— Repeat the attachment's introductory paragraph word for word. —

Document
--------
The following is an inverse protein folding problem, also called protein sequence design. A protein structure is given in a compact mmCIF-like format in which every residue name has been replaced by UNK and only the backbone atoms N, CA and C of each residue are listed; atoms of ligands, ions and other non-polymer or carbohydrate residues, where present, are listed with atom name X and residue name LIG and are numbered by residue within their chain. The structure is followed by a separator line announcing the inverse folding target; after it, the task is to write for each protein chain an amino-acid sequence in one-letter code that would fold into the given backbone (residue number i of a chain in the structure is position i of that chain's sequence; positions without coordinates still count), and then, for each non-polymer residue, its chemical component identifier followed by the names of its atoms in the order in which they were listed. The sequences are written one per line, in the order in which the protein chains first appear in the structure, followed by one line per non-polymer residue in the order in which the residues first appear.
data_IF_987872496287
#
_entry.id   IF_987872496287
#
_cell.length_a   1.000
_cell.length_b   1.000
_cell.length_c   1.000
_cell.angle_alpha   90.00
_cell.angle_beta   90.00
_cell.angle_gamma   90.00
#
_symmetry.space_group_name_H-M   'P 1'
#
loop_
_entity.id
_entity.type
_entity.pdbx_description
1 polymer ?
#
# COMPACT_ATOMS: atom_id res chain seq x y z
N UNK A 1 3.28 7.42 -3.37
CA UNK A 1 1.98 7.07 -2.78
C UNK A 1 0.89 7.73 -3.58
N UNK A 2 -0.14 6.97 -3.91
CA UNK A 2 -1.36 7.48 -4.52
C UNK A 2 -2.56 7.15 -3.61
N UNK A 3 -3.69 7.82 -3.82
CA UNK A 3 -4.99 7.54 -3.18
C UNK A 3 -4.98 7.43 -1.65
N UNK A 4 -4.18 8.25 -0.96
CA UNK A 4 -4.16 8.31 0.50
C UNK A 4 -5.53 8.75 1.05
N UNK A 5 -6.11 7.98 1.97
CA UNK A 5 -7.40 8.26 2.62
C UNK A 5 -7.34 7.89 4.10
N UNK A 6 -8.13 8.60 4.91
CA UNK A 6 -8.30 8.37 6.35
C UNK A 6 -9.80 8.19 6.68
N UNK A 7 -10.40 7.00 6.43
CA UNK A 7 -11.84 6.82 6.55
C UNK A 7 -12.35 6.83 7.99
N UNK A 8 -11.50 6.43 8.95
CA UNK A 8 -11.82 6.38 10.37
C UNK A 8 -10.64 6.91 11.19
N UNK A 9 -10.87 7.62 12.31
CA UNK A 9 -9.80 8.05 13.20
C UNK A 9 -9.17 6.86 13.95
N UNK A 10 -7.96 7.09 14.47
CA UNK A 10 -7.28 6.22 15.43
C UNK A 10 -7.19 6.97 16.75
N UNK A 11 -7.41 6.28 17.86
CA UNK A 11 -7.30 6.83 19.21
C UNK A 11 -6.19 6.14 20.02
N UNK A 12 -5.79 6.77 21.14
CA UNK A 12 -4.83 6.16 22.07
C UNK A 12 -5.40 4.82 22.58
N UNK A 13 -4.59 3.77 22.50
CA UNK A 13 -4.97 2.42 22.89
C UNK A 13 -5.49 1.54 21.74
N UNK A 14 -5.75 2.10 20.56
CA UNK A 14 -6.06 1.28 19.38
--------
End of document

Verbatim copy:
The following is an inverse protein folding problem, also called protein sequence design. A protein structure is given in a compact mmCIF-like format in which every residue name has been replaced by UNK and only the backbone atoms N, CA and C of each residue are listed; atoms of ligands, ions and other non-polymer or carbohydrate residues, where present, are listed with atom name X and residue name LIG and are numbered by residue within their chain. The structure is followed by a separator line announcing the inverse folding target; after it, the task is to write for each protein chain an amino-acid sequence in one-letter code that would fold into the given backbone (residue number i of a chain in the structure is position i of that chain's sequence; positions without coordinates still count), and then, for each non-polymer residue, its chemical component identifier followed by the names of its atoms in the order in which they were listed. The sequences are written one per line, in the order in which the protein chains first appear in the structure, followed by one line per non-polymer residue in the order in which the residues first appear.